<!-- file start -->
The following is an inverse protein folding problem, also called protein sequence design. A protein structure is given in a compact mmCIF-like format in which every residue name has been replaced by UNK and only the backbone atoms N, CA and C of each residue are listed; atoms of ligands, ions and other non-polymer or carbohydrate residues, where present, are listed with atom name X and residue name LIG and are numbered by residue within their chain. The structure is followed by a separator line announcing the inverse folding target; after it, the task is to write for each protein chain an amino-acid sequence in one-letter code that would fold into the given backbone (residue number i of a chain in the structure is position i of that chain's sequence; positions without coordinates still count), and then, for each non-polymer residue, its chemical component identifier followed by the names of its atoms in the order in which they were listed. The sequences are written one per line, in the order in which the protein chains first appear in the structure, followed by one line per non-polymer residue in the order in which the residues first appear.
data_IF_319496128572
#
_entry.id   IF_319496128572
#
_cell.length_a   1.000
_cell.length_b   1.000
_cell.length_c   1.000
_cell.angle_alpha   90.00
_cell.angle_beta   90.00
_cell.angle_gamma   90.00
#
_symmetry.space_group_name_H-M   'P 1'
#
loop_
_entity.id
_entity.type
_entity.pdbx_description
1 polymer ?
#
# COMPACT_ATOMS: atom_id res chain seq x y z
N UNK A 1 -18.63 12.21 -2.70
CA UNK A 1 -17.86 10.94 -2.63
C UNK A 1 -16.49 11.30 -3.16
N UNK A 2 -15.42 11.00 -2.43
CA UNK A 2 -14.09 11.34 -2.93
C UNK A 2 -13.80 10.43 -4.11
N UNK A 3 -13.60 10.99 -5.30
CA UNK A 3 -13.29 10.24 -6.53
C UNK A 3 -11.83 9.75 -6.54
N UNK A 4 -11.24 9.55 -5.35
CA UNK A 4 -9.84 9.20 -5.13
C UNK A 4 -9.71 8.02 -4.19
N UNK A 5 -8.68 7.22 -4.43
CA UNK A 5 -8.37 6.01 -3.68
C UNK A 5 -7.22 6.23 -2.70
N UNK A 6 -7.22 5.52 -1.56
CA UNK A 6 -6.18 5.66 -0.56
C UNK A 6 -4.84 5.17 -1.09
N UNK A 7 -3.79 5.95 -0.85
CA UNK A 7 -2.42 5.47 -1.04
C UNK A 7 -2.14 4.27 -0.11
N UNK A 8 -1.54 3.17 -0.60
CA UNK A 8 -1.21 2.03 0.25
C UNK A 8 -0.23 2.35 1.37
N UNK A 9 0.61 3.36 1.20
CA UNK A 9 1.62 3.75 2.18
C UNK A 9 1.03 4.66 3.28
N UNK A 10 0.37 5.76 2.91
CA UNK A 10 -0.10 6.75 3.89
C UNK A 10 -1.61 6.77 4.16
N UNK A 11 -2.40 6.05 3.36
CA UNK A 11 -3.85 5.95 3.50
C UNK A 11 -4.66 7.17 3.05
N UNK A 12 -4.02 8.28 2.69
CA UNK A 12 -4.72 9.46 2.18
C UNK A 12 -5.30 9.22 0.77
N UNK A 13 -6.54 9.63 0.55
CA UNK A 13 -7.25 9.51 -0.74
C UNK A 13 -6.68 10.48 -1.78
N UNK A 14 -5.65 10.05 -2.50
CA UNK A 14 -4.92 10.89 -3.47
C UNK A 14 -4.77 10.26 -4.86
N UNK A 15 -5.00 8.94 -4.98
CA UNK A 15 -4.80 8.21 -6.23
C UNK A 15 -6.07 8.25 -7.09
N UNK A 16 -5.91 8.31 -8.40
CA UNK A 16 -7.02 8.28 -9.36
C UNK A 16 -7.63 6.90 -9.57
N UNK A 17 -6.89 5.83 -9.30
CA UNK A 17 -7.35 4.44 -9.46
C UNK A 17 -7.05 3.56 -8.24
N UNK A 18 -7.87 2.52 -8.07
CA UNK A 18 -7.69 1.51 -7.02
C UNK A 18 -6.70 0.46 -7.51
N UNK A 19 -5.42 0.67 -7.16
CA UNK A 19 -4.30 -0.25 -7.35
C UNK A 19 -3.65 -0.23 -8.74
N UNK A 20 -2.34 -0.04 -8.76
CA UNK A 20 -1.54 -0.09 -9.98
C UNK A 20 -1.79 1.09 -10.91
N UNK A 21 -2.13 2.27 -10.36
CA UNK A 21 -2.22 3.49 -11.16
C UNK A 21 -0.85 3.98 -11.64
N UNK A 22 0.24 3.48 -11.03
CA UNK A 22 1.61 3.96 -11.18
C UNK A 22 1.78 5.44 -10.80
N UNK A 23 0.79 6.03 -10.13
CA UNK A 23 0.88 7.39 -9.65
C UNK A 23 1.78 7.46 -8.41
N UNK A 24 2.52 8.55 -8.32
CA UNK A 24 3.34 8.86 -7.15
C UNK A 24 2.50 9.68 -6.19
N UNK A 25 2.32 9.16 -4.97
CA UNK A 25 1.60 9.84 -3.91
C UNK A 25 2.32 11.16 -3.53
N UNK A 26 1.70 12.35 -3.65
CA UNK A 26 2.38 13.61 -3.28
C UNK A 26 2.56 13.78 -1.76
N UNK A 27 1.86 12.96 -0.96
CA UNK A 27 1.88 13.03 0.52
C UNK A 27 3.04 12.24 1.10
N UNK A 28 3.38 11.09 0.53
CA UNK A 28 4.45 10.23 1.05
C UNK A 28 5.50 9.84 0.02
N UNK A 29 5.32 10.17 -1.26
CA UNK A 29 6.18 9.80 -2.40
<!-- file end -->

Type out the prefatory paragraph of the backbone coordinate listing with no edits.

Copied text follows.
The following is an inverse protein folding problem, also called protein sequence design. A protein structure is given in a compact mmCIF-like format in which every residue name has been replaced by UNK and only the backbone atoms N, CA and C of each residue are listed; atoms of ligands, ions and other non-polymer or carbohydrate residues, where present, are listed with atom name X and residue name LIG and are numbered by residue within their chain. The structure is followed by a separator line announcing the inverse folding target; after it, the task is to write for each protein chain an amino-acid sequence in one-letter code that would fold into the given backbone (residue number i of a chain in the structure is position i of that chain's sequence; positions without coordinates still count), and then, for each non-polymer residue, its chemical component identifier followed by the names of its atoms in the order in which they were listed. The sequences are written one per line, in the order in which the protein chains first appear in the structure, followed by one line per non-polymer residue in the order in which the residues first appear.